thumbnailFigure 2. X-drop. An alignment containing an X-drop for X = 3. In this example, an ε-match with ε = 0.1 and n0 = 20 (indicated by the box) spans the X-drop.

thumbnailFigure 3. ε-X-drop. An alignment containing an ε-X-drop for X = 3 and ε = 0.1. To reach an ε-X-drop with a score drop-off of at least , a fourth error column is necessary in this example because of the positively scoring matches in between the errors.

The goal of this work is to find ε-matches of two sequences without ε-X-drops. Often, ε-matches overlap to a large extent (see Fig. 1 for an example), or segments of ε-matches are themselves ε-matches (e.g. we obtain an ε-match by removing a column from one end of the ε-matches in Fig. 1). Thus, the number of ε-matches can be very large with very redundant similarity information. We handle this issue by only identifying the longest ε-match of one location: If two ε-matches overlap, we output only the longer one unless the overhanging part of the shorter ε-match still has a minimal length of n0. In that case we output both complete ε-matches. Thus, for the example in Fig. 1 we only output one ε-match. We say that such an ε-match is maximal.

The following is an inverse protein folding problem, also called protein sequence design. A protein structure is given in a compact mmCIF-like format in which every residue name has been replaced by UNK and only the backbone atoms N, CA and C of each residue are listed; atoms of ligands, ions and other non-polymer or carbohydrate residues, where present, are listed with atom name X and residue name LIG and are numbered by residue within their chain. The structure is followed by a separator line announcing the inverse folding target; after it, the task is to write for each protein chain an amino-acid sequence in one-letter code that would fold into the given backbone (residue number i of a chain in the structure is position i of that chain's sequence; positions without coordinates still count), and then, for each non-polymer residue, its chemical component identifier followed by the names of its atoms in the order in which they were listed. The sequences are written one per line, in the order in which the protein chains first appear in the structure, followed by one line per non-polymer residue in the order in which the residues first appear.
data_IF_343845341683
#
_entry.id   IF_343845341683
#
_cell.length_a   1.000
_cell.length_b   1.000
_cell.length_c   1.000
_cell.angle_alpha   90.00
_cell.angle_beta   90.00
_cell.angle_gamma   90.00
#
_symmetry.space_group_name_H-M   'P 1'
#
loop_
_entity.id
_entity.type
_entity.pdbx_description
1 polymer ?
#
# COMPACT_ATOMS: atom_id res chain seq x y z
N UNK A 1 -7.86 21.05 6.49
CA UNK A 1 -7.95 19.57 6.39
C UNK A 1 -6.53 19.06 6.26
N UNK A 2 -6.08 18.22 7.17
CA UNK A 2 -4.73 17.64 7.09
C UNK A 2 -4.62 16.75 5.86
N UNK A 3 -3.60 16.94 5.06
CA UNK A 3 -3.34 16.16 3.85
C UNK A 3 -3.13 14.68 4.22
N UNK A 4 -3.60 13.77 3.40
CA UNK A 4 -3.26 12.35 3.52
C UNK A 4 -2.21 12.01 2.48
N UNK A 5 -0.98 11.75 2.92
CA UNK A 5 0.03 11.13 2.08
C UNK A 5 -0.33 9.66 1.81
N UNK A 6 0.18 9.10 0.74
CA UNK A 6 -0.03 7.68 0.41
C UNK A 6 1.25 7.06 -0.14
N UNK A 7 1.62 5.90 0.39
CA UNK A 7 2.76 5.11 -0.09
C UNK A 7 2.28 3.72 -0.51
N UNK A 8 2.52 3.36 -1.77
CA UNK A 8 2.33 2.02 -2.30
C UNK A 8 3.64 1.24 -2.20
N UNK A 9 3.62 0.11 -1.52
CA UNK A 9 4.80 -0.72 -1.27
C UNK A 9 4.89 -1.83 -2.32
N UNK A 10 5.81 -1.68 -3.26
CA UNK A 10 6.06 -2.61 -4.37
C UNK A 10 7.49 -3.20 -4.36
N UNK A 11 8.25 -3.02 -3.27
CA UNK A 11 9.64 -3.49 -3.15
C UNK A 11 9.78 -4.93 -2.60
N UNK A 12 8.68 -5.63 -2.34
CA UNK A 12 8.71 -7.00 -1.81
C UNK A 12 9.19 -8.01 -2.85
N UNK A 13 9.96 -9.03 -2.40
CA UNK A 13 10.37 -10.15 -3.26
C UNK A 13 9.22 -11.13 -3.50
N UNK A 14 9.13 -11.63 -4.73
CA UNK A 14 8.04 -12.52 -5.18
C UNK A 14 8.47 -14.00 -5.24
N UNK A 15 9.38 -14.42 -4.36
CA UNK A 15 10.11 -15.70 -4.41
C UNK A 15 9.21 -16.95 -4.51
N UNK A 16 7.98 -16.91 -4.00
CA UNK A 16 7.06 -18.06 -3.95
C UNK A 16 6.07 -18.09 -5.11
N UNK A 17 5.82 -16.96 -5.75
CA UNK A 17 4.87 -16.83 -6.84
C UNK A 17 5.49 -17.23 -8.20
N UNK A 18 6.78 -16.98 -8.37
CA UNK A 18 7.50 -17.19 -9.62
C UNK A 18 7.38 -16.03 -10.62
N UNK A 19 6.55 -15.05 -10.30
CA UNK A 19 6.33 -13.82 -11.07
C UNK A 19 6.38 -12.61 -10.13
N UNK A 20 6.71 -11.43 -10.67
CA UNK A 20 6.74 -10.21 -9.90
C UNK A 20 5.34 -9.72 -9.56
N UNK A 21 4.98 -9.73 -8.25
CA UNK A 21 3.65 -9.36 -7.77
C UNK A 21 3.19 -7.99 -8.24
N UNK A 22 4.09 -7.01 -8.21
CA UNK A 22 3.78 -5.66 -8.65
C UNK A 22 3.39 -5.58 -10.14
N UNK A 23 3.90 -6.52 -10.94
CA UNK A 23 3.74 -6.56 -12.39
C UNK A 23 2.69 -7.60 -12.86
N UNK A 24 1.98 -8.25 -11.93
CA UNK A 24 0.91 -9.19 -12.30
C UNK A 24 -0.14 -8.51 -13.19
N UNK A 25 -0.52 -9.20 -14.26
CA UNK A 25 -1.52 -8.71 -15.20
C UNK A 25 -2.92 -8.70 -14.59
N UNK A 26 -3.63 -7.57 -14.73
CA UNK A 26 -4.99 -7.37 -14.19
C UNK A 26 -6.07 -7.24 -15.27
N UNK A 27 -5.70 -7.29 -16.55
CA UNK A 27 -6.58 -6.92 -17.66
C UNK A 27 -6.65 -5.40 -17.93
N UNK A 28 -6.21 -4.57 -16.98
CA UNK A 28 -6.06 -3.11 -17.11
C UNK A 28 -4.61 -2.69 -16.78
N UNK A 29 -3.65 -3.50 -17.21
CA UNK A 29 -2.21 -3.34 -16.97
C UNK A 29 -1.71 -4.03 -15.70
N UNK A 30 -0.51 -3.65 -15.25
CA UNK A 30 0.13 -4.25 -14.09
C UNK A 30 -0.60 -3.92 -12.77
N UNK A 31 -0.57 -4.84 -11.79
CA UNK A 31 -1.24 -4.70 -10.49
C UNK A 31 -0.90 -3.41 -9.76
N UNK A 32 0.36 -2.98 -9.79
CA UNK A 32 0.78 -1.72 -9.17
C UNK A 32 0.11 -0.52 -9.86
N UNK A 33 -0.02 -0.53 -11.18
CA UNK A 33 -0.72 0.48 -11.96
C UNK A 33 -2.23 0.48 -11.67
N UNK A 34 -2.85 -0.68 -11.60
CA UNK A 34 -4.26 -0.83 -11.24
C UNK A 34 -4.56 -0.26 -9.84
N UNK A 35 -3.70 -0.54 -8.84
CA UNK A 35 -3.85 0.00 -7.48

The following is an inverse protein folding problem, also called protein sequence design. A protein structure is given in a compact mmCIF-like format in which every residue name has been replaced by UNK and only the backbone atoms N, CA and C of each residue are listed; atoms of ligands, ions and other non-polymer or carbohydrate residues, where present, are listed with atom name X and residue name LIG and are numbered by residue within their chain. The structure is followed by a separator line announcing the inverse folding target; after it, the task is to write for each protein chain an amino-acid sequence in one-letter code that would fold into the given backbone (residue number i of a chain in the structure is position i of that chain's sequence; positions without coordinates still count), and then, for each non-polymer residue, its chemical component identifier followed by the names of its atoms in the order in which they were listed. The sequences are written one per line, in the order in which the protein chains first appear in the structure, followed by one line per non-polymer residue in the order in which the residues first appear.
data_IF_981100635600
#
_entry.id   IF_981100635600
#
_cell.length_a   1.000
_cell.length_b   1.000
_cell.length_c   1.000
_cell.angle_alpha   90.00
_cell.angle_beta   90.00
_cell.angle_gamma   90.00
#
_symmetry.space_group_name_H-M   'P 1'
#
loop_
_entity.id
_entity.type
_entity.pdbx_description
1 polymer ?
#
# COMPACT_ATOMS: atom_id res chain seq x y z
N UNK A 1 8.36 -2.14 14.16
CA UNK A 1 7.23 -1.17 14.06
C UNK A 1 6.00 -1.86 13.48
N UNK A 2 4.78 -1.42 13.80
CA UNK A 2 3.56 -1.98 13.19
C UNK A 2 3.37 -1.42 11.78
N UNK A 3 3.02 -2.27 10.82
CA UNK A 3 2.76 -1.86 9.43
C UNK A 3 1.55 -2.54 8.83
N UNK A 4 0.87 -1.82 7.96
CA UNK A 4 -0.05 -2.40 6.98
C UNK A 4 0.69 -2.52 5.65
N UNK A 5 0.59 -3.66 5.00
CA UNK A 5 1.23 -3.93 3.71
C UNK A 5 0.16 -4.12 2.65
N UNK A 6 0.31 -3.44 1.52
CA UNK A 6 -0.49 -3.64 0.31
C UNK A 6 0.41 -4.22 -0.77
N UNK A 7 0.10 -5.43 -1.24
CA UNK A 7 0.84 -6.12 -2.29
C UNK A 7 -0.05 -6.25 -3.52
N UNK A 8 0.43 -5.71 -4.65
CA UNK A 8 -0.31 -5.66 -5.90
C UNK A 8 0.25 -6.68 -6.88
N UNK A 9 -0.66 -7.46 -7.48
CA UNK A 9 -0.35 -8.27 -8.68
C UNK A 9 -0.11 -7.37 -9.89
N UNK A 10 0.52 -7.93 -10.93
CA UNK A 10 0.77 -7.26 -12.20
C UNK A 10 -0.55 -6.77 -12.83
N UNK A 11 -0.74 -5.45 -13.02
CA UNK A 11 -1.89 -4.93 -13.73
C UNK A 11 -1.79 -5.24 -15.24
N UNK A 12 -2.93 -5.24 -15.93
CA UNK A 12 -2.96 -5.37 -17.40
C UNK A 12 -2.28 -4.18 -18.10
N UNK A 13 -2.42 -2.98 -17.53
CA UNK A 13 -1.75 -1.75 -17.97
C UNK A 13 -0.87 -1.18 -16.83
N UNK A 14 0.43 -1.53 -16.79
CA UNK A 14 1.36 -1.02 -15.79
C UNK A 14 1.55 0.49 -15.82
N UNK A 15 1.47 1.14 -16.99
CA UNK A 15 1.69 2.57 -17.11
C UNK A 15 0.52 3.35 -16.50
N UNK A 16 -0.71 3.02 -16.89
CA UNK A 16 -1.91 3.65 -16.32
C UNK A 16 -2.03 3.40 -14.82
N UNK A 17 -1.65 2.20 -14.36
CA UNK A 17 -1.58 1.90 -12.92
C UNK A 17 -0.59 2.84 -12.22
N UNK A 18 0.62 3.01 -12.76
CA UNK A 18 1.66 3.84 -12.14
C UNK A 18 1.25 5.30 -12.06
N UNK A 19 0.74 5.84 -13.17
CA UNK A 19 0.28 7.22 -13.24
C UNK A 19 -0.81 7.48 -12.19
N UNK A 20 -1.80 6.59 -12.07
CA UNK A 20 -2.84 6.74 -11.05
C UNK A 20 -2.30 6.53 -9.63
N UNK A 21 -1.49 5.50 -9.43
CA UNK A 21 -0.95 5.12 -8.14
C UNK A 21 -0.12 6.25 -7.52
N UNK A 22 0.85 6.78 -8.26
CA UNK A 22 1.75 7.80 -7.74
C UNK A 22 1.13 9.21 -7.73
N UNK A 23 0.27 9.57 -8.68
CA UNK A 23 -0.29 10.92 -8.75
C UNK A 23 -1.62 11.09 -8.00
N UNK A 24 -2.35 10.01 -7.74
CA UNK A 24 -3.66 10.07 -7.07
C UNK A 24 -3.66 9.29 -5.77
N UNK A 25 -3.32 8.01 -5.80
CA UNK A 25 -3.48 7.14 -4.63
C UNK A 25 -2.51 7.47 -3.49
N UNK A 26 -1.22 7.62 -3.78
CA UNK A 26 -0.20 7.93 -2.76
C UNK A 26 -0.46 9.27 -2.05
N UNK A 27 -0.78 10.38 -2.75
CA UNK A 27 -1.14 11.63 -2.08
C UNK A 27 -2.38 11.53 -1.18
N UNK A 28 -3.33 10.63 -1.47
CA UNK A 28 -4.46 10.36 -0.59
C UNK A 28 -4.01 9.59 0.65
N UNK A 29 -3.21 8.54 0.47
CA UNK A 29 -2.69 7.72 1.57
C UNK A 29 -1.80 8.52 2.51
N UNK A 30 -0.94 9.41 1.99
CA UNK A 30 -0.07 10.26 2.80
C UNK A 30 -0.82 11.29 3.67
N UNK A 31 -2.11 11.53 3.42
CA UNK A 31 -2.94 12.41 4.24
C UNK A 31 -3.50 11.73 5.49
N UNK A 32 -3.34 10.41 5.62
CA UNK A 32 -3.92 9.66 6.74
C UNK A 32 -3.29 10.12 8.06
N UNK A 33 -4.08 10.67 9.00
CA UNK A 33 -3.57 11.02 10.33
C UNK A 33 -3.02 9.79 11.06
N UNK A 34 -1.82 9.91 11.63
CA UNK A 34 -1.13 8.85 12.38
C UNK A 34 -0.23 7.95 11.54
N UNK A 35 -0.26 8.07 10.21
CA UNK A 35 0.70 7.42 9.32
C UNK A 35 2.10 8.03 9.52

We now present an algorithm to compute exactly all maximal ε-matches without ε-X-drop. Our algorithm runs in two phases: filtering and verification. The filtering phase implements the SWIFT algorithm [28], a very efficient full-sensitivity filter for ε-matches. Note that SWIFT is a filter algorithm and does not output a list of ε-matches. While it guarantees not to miss any maximal ε-match and hugely reduces the search space, a verification phase is necessary to identify false positive hits of the filter. Furthermore, verification is needed to determine the exact start and end positions of maximal ε-matches. We have developed a verification strategy that runs in five steps: ε-core identification, ε-X-drop core filter, ε-X-drop extension, identification of maximal ε-matches, and filtering of overlapping matches. Verification may stop after any of these steps if it is clear that we will not identify a new ε-match without ε-X-drop. The strategy guarantees to find all maximal ε-matches without ε-X-drop.